What a week for the US team at the FIFA Women’s World Cup!  Today’s game against England was a nail biter. Just before the start, it was announced star player, Megan Rapinoe who scored all four goals in previous games, was out with an injury. How would the team perform and succeed without her?

It’s the perfect week for me to write about teams. As we can clearly see from the results – England -1 and USA – 2, a great team that works well together makes everybody a star. There’s this whole magic around one team member passing the ball—proverbial or otherwise—to another and the other person completing the play so they both look awesome. It’s even more thrilling because of the beauty of the teamwork. But building a great team is work. So what do you have to do?

First, communicate.

You’re undoubtedly sick of hearing it, but it’s true. Communication is the first rule of any team, whether work related or personal. As I watched the game, I notice the players talking, signaling and sometimes shouting to each other. Team members must stay connected, so they are interacting continuously. It reminded me of the kitchen of busy restaurants on a Friday night. The more you communicate, the better you communicate, the easier it is to use shorthand to get the message across quickly and take action. If somebody’s blocking communication—in some subtler form of sticking fingers in the ears and saying “Lalalalala”—because they don’t like who’s in charge or they don’t approve of the direction you’re going, your team is going to miss the shot and lose the game.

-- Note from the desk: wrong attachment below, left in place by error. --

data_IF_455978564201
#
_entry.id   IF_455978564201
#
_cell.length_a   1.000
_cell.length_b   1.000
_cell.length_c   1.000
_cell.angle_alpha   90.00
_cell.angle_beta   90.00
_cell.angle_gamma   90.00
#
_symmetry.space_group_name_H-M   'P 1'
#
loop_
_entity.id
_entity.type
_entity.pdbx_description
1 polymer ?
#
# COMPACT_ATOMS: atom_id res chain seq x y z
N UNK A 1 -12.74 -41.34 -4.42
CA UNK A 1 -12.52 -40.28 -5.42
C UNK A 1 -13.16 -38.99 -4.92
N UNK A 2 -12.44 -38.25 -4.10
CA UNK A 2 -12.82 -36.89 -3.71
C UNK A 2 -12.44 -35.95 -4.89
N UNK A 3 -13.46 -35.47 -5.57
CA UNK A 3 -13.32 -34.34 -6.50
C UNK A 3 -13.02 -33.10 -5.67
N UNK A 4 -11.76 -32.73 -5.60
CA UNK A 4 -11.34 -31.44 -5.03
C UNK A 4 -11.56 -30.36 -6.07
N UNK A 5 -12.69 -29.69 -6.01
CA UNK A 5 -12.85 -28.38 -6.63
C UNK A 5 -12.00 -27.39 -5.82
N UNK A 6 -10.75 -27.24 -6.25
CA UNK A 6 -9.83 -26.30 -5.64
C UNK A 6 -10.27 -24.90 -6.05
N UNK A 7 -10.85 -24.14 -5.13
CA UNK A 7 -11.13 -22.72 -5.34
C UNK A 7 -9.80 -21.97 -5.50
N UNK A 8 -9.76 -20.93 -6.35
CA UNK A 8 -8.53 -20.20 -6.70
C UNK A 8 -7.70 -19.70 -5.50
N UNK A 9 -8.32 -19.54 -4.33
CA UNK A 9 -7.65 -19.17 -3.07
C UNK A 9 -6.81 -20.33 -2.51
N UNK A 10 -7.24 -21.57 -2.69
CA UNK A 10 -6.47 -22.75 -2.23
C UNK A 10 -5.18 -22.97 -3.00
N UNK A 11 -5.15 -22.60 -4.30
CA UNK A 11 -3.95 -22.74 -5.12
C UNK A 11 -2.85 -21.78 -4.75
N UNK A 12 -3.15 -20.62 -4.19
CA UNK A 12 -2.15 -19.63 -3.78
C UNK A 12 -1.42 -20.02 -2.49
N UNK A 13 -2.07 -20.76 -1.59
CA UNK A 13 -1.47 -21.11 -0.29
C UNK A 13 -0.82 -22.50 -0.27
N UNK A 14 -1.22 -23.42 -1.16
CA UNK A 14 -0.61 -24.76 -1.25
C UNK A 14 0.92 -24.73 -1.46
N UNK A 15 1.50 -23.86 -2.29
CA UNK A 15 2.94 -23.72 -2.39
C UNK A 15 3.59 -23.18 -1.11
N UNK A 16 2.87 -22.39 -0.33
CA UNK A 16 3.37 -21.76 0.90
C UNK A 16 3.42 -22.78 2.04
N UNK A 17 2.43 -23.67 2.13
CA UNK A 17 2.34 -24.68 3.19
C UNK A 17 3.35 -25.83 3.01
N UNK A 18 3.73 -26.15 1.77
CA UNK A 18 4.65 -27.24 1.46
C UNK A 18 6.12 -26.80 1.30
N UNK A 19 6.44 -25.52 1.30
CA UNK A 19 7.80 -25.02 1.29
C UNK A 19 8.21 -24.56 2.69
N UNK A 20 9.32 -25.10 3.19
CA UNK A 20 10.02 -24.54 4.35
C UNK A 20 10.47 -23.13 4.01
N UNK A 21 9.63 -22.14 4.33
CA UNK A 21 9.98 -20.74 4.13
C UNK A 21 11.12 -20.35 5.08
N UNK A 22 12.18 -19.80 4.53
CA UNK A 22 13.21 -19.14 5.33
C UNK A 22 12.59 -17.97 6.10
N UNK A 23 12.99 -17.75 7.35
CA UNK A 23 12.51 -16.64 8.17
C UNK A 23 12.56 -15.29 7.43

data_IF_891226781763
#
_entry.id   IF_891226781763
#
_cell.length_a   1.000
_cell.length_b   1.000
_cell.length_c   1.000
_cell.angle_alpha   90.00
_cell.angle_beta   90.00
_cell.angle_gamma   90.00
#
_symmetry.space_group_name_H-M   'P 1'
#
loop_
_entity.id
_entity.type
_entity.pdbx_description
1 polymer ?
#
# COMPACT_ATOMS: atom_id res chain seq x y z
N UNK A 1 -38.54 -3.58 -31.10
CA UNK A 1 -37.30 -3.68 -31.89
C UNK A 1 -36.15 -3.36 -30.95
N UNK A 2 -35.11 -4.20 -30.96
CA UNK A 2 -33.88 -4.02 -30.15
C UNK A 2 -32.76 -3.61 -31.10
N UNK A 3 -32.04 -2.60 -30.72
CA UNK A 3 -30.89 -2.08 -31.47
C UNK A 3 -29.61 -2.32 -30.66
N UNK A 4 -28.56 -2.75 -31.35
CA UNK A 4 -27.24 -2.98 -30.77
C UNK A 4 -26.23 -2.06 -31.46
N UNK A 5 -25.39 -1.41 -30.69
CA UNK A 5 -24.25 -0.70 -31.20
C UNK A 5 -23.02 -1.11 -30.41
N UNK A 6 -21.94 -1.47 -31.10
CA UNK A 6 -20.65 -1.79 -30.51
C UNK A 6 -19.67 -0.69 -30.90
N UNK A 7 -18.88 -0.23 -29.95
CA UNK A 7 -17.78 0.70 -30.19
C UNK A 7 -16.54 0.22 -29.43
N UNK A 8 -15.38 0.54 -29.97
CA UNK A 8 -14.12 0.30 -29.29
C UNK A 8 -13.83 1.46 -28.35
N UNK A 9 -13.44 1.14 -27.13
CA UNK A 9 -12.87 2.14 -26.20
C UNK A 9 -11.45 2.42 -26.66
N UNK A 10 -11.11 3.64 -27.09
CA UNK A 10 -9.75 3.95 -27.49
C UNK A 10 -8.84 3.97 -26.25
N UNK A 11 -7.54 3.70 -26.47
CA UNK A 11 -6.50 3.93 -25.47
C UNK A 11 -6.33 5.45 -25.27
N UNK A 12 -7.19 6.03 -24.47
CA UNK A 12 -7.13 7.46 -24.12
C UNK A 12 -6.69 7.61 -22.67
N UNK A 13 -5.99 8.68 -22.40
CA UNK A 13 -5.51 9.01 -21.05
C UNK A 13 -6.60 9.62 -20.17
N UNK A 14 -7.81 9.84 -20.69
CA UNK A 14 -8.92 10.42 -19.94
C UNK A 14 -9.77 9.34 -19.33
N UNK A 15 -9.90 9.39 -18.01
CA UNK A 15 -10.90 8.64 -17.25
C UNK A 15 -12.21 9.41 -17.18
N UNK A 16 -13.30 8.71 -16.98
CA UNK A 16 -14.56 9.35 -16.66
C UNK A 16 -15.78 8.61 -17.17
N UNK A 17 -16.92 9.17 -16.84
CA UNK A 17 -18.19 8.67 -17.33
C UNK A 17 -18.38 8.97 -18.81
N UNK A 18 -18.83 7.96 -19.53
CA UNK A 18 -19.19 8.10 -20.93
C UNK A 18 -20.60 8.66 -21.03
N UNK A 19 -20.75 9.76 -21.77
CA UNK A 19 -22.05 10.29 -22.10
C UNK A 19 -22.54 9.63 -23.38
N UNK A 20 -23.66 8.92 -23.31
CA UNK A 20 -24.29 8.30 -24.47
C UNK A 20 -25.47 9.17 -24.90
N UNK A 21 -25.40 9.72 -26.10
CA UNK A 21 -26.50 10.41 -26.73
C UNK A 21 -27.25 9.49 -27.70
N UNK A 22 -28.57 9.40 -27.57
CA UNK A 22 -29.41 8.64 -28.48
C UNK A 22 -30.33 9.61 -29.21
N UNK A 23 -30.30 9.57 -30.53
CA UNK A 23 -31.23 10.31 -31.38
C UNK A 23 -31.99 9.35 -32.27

Second, communicate.  

Okay, just kidding.  Well kinda.  Communication is super important.  Not really, it is.   Okay, not kidding.  Communication is paramount.

The real second, trust.

You have to know that when you pass the ball, your team members are going to knock themselves out to gain control and get it where it needs to go. Sometimes, the players didn’t even look at each other before they passed the ball, because they just trusted that their team mates would be where they needed to be. If one team member works hard to meet a deadline and another one lets it slide, they can lose. If one team member waits days to return a client’s phone call, the whole team is assumed to be lax. A team wins a championship…or loses it.

Third, celebrate.

Celebrate successes together. I was on my feet multiple times during the game. The crowd I was with went wild, screaming, high-fiving like we were actually participating. It feels great to have your whole team celebrate when things go well. Celebrate launching the product to market and don’t forget to relive great moments in the process when one or a few team members pulled out a great play. Celebrate your best day ever. Celebrate the feedback card from the customer who really appreciated the employee’s outstanding customer service during the busy holiday season.

So here’s to successful teams on and off the field. Now get ready for Sunday’s game.  Go USA!

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